Antenatal: patient 63.5%, mother 18%, pregnant woman 13.5%, woman 3%, client 2%, consumer 0%, customer 0%.
Denning et al, 26 Australian=705 antenatal clinic outpatientsThe survey form offered women the opportunity to rank their preferred three choices from the following options: client, consumer, customer, female, mother, patient, pregnant woman, woman or other (specify) as title options.Women: patient 22%, mother 16%, no response 13%, woman 12%, pregnant woman 10%, client 9%, female 8%, other 8%, customer 2%, consumer 0.5%.100.0
McGuire-Snieckus et al, 42 UKn=133 people in community mental health centres I would rather be addressed by a general practitioner as: (a) a patient; (b) a client; (c) a service user; (d) no preference. Preferred terms of address of the sample for each type of health professional:
General practitioner: patient 75%, client 17%, service user 7%, no preference 2%.
Psychiatrist: patient 67%, client 23%, service user 9%, no preference 2%.
Community psychiatric nurses: patient 47%, client 43%, service user 8%, no preference 2%.
Psychologist: patient 47%, client 44%, service user 10%, no preference 2%.
Occupational therapist: patient 44%, client 44%, service user 13%, no preference 2%.
Social worker: client 47%, patient 41%, service user 10%, no preference 2%.
Wittich et al, 83 USAn=211 obstetrics, gynaecology, family practice outpatients at army community hospital What would you like to be referred to as? Patient 84%, client 6%, healthcare consumer 4.6%, consumer 2.3%.71.4
Aukst-Margetić et al,32 Croatian=97 acute mental health service inpatients and outpatients Which of the following terms would you like us to use while talking to you during examination: patient, client, user, other? (translation) Patient 79.4%, users 13.4%, client 8.2%.91.7
Keaney et ali,77 UKn=271 substance misuser inpatients and outpatientsThe subject’s preferences to four choices of term (patient, client, service user or other) was determined, alongside exploration of their attitudes (to patient, client and service user) using a 5-point Likert scale, from 1, ‘strongly dislike’ to 5, ‘strongly like’. Patient 54%, client 41%, service user 5%.57.1
Deber et al,31 Canadan=1037 (202 breast cancer; 202 prostate disease; 202 fracture; 431 HIV/AIDS) clinic outpatientsRespondents were asked to indicate their view about being referred to as each of: patient, client, consumer, survivor, partner and customer.Breast: patient 0.39, survivor −0.38, client −0.41, partner −0.44, consumer −0.57, customer −0.69.
Prostate: patient 0.54, client −0.58, partner −0.63, consumer −0.67, survivor −0.69, customer −0.72.
Fracture: patient 0.50, client −0.45, partner −0.53, consumer −0.61, survivor −0.61, customer −0.67.
HIV: patient 0.48, client 0.03, partner −0.07, survivor −0.34, consumer −0.41, customer −0.49.
Covell et al,15 USAn=1827 mental health service outpatients Different people use different words to refer to people who have received mental health services; words like consumer, client, patient, ex-patient, survivor or some other description. What do you prefer to be called? Client 39%, patient 22%, consumer 16%, survivor 11%, other (including own name; person; human) 11% and ex-patient 1%, no answer 0.4%.78.6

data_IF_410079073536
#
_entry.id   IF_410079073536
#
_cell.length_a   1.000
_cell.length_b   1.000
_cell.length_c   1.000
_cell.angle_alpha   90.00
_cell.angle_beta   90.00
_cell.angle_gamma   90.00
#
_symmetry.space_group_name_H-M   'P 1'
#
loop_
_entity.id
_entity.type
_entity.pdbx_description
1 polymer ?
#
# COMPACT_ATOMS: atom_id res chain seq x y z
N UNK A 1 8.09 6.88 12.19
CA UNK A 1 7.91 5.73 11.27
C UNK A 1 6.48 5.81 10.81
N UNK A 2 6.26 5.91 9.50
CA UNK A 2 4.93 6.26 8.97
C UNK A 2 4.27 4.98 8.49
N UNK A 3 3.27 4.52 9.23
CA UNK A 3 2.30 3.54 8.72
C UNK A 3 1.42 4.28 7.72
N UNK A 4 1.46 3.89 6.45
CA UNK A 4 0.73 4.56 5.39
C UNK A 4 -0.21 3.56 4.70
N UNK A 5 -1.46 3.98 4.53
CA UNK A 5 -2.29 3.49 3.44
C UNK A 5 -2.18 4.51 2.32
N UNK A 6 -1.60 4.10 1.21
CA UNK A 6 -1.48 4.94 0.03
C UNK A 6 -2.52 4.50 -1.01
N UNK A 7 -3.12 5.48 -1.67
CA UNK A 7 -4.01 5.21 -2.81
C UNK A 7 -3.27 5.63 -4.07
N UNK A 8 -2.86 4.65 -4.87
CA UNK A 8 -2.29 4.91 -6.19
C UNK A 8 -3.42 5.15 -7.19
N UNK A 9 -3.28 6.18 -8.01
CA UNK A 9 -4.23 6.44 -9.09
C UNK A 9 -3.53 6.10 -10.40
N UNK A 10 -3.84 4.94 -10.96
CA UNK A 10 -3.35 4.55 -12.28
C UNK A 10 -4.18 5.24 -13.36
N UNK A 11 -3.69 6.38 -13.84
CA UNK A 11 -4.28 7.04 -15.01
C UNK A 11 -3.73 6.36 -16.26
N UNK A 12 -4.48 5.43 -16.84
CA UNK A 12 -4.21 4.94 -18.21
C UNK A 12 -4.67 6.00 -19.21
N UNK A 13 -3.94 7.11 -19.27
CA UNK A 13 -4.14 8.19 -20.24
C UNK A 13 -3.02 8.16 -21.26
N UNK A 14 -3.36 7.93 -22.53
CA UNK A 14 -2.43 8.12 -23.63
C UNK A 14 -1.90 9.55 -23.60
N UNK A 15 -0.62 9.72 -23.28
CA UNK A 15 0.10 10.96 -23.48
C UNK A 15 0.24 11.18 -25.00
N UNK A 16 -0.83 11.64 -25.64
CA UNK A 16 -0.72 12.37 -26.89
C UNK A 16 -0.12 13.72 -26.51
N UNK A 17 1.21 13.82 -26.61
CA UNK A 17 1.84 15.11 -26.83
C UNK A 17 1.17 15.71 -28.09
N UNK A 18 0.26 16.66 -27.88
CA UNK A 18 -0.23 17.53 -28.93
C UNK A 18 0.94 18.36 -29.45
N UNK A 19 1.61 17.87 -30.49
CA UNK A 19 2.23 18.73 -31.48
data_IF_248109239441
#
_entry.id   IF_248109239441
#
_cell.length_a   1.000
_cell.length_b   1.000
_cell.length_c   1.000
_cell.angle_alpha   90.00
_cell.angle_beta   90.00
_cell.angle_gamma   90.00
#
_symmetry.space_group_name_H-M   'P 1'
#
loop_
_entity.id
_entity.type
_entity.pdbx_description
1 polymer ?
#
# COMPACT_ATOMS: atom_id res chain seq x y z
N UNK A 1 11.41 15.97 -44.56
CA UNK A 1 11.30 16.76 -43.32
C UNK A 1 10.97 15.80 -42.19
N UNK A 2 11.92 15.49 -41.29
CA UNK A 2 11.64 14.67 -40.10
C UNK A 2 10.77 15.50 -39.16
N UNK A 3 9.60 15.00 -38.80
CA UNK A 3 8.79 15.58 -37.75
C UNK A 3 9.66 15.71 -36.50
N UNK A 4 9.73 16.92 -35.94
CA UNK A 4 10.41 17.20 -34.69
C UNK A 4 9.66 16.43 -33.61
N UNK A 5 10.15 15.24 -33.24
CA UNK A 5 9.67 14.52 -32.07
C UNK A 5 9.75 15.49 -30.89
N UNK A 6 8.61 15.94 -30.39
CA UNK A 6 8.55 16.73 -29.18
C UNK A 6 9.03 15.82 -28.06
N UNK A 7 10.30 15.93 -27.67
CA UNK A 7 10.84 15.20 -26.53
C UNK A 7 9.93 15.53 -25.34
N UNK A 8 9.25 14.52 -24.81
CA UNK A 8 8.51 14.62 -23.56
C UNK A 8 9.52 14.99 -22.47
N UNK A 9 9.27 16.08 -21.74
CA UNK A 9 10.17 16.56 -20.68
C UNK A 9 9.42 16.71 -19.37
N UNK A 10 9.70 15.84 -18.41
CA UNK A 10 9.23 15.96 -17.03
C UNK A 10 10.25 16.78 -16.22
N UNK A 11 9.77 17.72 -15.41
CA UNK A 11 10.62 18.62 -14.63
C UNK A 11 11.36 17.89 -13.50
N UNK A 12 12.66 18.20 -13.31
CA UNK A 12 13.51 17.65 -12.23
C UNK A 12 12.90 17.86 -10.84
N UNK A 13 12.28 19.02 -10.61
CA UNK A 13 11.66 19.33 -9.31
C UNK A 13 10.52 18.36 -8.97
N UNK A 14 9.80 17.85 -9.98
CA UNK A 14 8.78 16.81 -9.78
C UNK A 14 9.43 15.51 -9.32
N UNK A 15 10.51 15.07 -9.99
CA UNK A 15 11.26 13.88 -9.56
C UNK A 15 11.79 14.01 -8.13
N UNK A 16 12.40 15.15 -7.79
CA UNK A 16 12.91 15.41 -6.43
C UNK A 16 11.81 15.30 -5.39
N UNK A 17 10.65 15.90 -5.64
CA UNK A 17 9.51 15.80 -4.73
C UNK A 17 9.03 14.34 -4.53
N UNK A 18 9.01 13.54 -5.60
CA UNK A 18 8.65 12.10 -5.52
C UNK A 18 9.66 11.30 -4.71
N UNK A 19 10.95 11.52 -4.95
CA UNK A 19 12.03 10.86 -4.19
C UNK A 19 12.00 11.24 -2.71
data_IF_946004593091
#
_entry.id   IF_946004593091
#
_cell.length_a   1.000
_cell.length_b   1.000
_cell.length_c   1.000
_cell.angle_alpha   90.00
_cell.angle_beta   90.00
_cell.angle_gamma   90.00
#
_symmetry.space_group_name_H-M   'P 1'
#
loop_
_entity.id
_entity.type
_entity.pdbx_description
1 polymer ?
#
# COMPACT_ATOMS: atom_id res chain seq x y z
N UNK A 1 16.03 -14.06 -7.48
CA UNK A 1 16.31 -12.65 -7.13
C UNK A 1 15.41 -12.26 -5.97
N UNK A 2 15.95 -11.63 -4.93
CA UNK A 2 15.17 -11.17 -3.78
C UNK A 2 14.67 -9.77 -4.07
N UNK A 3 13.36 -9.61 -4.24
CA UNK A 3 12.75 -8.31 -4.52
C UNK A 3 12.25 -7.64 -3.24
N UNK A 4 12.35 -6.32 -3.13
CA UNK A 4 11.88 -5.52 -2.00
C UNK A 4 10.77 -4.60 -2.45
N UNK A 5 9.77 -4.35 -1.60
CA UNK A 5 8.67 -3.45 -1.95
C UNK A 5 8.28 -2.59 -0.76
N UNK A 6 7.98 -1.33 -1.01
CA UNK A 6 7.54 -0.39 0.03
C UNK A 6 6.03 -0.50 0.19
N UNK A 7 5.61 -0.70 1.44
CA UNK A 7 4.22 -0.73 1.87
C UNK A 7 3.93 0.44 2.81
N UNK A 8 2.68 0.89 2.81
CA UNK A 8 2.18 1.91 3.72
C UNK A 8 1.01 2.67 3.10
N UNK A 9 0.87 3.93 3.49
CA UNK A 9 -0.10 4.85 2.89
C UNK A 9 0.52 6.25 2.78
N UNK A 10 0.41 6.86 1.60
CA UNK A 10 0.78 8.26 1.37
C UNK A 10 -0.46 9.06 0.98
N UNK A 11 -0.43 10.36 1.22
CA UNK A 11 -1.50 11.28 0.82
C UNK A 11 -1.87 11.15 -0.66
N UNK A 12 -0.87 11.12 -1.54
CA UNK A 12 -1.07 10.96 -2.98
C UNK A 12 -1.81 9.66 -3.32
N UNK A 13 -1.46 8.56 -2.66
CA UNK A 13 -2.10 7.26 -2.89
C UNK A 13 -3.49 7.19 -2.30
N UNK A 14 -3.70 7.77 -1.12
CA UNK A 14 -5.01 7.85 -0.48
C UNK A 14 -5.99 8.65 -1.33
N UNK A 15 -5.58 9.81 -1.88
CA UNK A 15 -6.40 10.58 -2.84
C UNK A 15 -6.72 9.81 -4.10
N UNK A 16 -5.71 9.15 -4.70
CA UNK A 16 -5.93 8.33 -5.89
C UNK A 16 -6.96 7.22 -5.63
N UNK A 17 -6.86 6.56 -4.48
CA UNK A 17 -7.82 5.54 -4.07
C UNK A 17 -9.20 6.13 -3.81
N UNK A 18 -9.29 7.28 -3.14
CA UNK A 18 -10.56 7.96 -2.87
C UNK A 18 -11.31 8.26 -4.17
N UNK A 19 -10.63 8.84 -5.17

Turner et al,82 UKn=219 allied health outpatients Do you prefer to be referred to as: patient, client or customer? Patient 67%, client 30%, customer 3%.91.7
Heffernan,63 UKn=24 welfare service usersDiscussion centred around two main topics: (i) current and historical terms used to refer to individuals who use(d) Health and Social Care
Services and how the participants felt about these terms and/or if they identified with these terms/groups and
(ii) service user involvement.
Client 42%, participant 25%, no preference 25%, service user 8%.58.3
Simmons et al, 29 UKn=336 mental health service outpatients Would you like a (name of discipline specified) to regard you as a service user, patient, client, survivor or user?
Please rank your order of preference for the term by which you would prefer a (name of discipline specified) to regard you as.
Like: patient 72.6%, client 43.1%, service user 22.6%, survivor 14.6%, user 13.4%.
Dislike: patient 11.1%, client 25.4%, service user 33.1%, survivor 45.1%, user 45.1%.
Ranking: patient, client, service user, user, survivor.
Anczewska et al,74 Polandn=1040 (634 healthcare recipients; 397 providers) mental health and social care outpatientsIts final version … included 14 terms referring to people with mental disorders and an open category ‘other—please let us know’. The participants were instructed to indicate as many preferred terms as they wished. Patient 76.2%, person using mental health services 25.1%, person receiving psychiatric treatment 22.4%, person with mental disorders 22.1%, person with mental problems 19.2%, person with the experience of mental crisis 19.1%, person mentally ill 15.5%, person with the experience of mental illness 15.1%, person with mental illness 14.5%, attendee 13.1%, mentally ill 11.5%, client 7.4%, beneficiary 5.2%, user 3.9%, other 3.8%.83.3
Dickens et al,27 UKn=100 mental health service outpatients Different people use different words to refer to people who are resident in a secure mental health service like St Andrew’s Healthcare; words like client,
consumer, patient and service user. What do you prefer to be called?
Patient 42%, client 20%, service user 17%, consumer 2%, other/none 19%.100.0